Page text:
References: 

Resource mentioned during the presentation:

Promoting Inquiry web site: http://cipstrends.sdsu.edu/car_module/

Early Childhood Education in the Context of Mathematics, Science, and Literacy

This curriculum project is using empirically-tested mathematics and science programs and research-based approaches to develop a six module interdisciplinary curriculum for pre-K students. Mathematics and science content is included with literacy/language and social-emotional development. The curriculum is being designed to counter the frequent situation of devoting most pre-school instructional time to literacy by having activities that join literacy with mathematics and science.

Lead Organization(s): 
Partner Organization(s): 
Award Number: 
1313718
Funding Period: 
Sat, 09/01/2012 to Mon, 08/31/2015
Full Description: 

The Mathematics, Science, and Literacy (MSL) curriculum project is using empirically-tested mathematics and science programs and research-based approaches to develop a six module interdisciplinary curriculum for pre-K students. Mathematics and science content is included with literacy/language and social-emotional development. The curriculum is being designed to counter the frequent situation of devoting most pre-school instructional time to literacy by having activities that join literacy with mathematics and science. The project is housed at the University of Buffalo, but also has sites at Rutgers University New Brunswick and Michigan State University. A detailed process, a curriculum development framework that has been used to develop prior curriculum materials is being used for developing the MSL curriculum. The design of the materials is giving strong attention to being viable for at-risk students.

The MSL materials are research-based and incorporate learning trajectories developed from prior work. The materials are being developed in the first two years of the project and piloted by a four teachers at each of the three sites. In the third year of the four year project, the materials will be piloted by four different teachers at each of the three sites. Formative evaluation data are being used to revise the materials. Pretests and posttests in each of the three content areas are being used to measure improved learning. An external evaluator is verifying the analyses of data and that valid conclusions are being made. The development effort includes attending to the professional development needs of teachers who will be using the six module pre-K curriculum and teachers who will have students who have completed the curriculum.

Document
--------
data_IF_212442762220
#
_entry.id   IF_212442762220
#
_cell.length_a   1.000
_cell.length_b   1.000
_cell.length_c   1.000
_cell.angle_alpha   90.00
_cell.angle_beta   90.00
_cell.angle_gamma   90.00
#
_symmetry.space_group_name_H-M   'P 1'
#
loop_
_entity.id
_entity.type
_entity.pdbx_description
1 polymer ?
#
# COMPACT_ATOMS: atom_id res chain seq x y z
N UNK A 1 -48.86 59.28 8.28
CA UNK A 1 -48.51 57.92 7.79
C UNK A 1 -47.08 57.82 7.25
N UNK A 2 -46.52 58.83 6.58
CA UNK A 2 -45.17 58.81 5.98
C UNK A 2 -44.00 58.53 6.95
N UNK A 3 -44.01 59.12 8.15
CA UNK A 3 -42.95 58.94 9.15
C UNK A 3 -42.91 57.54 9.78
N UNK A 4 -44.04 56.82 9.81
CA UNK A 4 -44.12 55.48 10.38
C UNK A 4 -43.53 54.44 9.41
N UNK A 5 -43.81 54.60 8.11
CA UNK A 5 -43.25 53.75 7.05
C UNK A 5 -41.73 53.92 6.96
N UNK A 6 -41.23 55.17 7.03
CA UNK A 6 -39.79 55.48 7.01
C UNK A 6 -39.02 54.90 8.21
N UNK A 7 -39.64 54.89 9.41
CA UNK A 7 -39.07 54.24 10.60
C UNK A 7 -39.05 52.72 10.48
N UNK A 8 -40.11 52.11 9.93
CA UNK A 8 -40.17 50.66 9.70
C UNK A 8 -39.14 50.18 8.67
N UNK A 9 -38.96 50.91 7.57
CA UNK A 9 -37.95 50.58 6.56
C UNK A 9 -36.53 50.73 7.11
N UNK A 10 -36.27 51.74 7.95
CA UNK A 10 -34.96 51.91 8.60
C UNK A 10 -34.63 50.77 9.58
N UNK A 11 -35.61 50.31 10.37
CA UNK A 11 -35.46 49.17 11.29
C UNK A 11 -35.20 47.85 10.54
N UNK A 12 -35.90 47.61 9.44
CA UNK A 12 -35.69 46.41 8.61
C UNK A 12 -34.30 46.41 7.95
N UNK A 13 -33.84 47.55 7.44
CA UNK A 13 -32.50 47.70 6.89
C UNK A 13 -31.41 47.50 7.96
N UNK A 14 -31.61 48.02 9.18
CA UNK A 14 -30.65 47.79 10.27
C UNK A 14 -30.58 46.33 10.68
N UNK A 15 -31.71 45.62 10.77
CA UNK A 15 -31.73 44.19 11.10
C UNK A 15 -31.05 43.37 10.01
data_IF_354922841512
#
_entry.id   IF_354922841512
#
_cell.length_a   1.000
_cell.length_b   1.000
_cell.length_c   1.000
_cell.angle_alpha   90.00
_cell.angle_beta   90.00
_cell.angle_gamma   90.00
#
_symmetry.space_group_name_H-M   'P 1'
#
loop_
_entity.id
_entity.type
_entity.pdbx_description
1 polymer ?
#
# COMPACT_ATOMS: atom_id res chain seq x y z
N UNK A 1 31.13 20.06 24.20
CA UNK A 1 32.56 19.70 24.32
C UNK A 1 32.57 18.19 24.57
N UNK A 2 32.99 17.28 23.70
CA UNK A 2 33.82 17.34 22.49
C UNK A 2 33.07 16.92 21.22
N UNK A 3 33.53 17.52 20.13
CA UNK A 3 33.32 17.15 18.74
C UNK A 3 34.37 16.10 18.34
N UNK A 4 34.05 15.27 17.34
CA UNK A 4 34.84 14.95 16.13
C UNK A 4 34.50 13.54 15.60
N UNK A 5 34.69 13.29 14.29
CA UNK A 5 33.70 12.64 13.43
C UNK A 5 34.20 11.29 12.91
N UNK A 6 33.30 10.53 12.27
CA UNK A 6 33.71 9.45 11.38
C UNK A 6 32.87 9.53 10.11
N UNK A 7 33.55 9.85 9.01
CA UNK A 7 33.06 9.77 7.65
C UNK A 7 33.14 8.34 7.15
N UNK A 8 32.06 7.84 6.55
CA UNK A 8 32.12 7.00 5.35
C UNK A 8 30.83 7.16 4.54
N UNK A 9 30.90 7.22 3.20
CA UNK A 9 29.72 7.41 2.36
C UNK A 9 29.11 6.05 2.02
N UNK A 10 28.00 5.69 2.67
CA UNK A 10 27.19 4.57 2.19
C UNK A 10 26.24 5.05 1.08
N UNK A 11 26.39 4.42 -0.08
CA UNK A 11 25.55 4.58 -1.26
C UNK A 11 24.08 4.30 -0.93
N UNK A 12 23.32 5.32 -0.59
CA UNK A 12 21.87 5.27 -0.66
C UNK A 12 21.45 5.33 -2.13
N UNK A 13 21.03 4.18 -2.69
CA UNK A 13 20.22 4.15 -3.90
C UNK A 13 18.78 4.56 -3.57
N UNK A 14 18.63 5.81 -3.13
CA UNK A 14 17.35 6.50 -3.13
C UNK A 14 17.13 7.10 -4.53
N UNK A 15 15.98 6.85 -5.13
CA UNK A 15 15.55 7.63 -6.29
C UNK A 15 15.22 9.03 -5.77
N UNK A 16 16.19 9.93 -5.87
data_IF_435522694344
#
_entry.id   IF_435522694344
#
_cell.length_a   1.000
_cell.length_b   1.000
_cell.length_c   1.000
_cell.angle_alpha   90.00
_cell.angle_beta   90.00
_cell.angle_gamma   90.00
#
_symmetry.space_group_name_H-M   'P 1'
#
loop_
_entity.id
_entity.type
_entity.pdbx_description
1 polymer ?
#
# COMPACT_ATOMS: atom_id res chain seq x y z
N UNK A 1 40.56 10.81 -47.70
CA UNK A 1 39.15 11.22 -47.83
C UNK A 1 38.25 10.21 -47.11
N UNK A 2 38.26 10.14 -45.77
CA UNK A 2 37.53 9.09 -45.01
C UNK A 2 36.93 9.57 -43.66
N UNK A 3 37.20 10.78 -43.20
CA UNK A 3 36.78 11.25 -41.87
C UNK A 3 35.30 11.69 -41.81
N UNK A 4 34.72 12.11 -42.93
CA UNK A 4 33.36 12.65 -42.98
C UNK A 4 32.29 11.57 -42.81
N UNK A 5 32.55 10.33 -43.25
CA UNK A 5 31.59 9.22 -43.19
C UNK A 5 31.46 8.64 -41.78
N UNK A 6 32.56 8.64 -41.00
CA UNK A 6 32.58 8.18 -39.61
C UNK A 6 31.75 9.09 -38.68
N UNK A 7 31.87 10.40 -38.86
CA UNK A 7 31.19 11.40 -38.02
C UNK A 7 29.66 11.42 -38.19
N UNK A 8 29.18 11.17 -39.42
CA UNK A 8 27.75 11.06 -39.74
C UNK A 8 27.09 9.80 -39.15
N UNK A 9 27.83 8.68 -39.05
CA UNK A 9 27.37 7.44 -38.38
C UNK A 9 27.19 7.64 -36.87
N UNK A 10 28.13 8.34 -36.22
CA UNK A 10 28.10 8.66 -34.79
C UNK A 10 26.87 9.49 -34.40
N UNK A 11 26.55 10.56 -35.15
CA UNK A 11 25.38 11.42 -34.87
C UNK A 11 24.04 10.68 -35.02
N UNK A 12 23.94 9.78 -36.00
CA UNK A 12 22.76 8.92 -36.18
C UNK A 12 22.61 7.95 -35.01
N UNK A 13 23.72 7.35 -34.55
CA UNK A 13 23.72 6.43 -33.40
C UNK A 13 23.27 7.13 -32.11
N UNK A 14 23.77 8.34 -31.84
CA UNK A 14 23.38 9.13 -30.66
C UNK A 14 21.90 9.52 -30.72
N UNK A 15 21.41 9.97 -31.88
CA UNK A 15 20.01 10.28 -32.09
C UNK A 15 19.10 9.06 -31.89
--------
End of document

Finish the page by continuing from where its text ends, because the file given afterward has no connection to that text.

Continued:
The main deliverable will be the research-based six module curriculum for pre-K mathematics, science, and literacy. In addition, a detailed formative evaluation of the curriculum's creation and implementation is being produced along with a detailed description and evaluation of the curriculum model used. A publisher has indicated interest in publishing the materials and is interacting with the developers throughout the process. There is a potential that the interdisciplinary curriculum will be widely used. The curriculum is being designed using the most current learning trajectories with the expectations that these will particularly helpful for at risk students.

This project was previously funded under award # 1020118.

Confronting the Challenges of Climate Literacy (Collaborative Research: McNeal)

This project is developing inquiry-based, lab-focused, online Climate Change EarthLabs modules as a context for ongoing research into how high school students grasp change over time in the Earth System on multiple time scales. This project examines the challenges to high-school students' understanding of Earth's complex systems, operating over various temporal and spatial scales, and by developing research-based insights into effective educational tools and approaches that support learning about climate change and Earth Systems Science.

Award Number: 
1443024
Funding Period: 
Wed, 09/15/2010 to Sat, 10/31/2015
Full Description: 

This project is developing three inquiry-based, lab-focused, online Climate Change EarthLabs modules as a context for ongoing research into how high school students grasp change over time in the Earth System on multiple time scales. Climate literacy has emerged as an important domain of education. Yet it presents real challenges in cognition, perception, and pedagogy, especially in understanding Earth as a dynamic system operating at local to global spatial scales over multiple time scales. This research project confronts these issues by examining the challenges to high-school students' understanding of Earth's complex systems, operating over various temporal and spatial scales, and by developing research-based insights into effective educational tools and approaches that support learning about climate change and Earth Systems Science. The project is a collaborative effort among science educators at TERC, Mississippi State University, and The University of Texas at Austin.

The project uses a backward-design methodology to identify an integrated set of science learning goals and research questions to inform module development. Development and review of draft materials will be followed by a pilot implementation and then two rounds of teacher professional development, classroom implementation, and research in Texas and Mississippi. Research findings from the multiple rounds of implementation will allow an iterative process for refining the modules, the professional development materials, and the research program.